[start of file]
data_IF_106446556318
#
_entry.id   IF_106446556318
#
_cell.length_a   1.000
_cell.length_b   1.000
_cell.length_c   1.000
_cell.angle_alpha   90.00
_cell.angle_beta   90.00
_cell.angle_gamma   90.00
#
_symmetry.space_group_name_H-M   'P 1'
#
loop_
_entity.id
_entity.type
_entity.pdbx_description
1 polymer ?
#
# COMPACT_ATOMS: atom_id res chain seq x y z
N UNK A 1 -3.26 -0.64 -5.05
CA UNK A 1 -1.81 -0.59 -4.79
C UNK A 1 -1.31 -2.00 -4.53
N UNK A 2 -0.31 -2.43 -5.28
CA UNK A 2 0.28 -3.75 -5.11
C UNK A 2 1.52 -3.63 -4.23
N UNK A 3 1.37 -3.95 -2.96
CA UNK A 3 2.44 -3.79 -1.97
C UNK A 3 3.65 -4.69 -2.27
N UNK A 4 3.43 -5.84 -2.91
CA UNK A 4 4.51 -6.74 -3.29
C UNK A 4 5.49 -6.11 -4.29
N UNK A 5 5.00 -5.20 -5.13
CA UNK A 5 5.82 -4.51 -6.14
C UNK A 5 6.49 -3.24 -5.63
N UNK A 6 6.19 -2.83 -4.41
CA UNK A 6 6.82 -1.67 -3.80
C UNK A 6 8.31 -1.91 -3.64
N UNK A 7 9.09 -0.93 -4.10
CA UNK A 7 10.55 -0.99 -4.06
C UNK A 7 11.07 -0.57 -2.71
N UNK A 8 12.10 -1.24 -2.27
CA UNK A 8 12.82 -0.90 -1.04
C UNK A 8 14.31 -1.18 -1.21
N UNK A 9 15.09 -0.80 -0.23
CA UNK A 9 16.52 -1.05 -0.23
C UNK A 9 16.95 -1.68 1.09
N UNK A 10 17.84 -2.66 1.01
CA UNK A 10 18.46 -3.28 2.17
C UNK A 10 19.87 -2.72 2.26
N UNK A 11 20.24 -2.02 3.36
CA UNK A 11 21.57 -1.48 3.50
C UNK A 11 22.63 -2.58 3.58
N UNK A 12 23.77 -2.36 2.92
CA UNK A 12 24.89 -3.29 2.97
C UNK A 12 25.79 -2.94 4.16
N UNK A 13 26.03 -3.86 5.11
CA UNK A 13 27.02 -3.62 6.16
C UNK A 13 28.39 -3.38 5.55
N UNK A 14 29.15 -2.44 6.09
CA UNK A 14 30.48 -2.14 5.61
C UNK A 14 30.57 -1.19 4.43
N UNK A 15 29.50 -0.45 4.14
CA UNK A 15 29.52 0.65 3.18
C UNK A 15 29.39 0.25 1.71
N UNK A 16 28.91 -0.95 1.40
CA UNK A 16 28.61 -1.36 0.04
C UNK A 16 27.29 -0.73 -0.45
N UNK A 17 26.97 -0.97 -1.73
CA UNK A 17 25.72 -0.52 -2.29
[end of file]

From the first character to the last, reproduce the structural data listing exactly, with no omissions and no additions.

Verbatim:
data_IF_106446556318
#
_entry.id   IF_106446556318
#
_cell.length_a   1.000
_cell.length_b   1.000
_cell.length_c   1.000
_cell.angle_alpha   90.00
_cell.angle_beta   90.00
_cell.angle_gamma   90.00
#
_symmetry.space_group_name_H-M   'P 1'
#
loop_
_entity.id
_entity.type
_entity.pdbx_description
1 polymer ?
#
# COMPACT_ATOMS: atom_id res chain seq x y z
N UNK A 1 -3.26 -0.64 -5.05
CA UNK A 1 -1.81 -0.59 -4.79
C UNK A 1 -1.31 -2.00 -4.53
N UNK A 2 -0.31 -2.43 -5.28
CA UNK A 2 0.28 -3.75 -5.11
C UNK A 2 1.52 -3.63 -4.23
N UNK A 3 1.37 -3.95 -2.96
CA UNK A 3 2.44 -3.79 -1.97
C UNK A 3 3.65 -4.69 -2.27
N UNK A 4 3.43 -5.84 -2.91
CA UNK A 4 4.51 -6.74 -3.29
C UNK A 4 5.49 -6.11 -4.29
N UNK A 5 5.00 -5.20 -5.13
CA UNK A 5 5.82 -4.51 -6.14
C UNK A 5 6.49 -3.24 -5.63
N UNK A 6 6.19 -2.83 -4.41
CA UNK A 6 6.82 -1.67 -3.80
C UNK A 6 8.31 -1.91 -3.64
N UNK A 7 9.09 -0.93 -4.10
CA UNK A 7 10.55 -0.99 -4.06
C UNK A 7 11.07 -0.57 -2.71
N UNK A 8 12.10 -1.24 -2.27
CA UNK A 8 12.82 -0.90 -1.04
C UNK A 8 14.31 -1.18 -1.21
N UNK A 9 15.09 -0.80 -0.23
CA UNK A 9 16.52 -1.05 -0.23
C UNK A 9 16.95 -1.68 1.09
N UNK A 10 17.84 -2.66 1.01
CA UNK A 10 18.46 -3.28 2.17
C UNK A 10 19.87 -2.72 2.26
N UNK A 11 20.24 -2.02 3.36
CA UNK A 11 21.57 -1.48 3.50
C UNK A 11 22.63 -2.58 3.58
N UNK A 12 23.77 -2.36 2.92
CA UNK A 12 24.89 -3.29 2.97
C UNK A 12 25.79 -2.94 4.16
N UNK A 13 26.03 -3.86 5.11
CA UNK A 13 27.02 -3.62 6.16
C UNK A 13 28.39 -3.38 5.55
N UNK A 14 29.15 -2.44 6.09
CA UNK A 14 30.48 -2.14 5.61
C UNK A 14 30.57 -1.19 4.43
N UNK A 15 29.50 -0.45 4.14
CA UNK A 15 29.52 0.65 3.18
C UNK A 15 29.39 0.25 1.71
N UNK A 16 28.91 -0.95 1.40
CA UNK A 16 28.61 -1.36 0.04
C UNK A 16 27.29 -0.73 -0.45
N UNK A 17 26.97 -0.97 -1.73
CA UNK A 17 25.72 -0.52 -2.29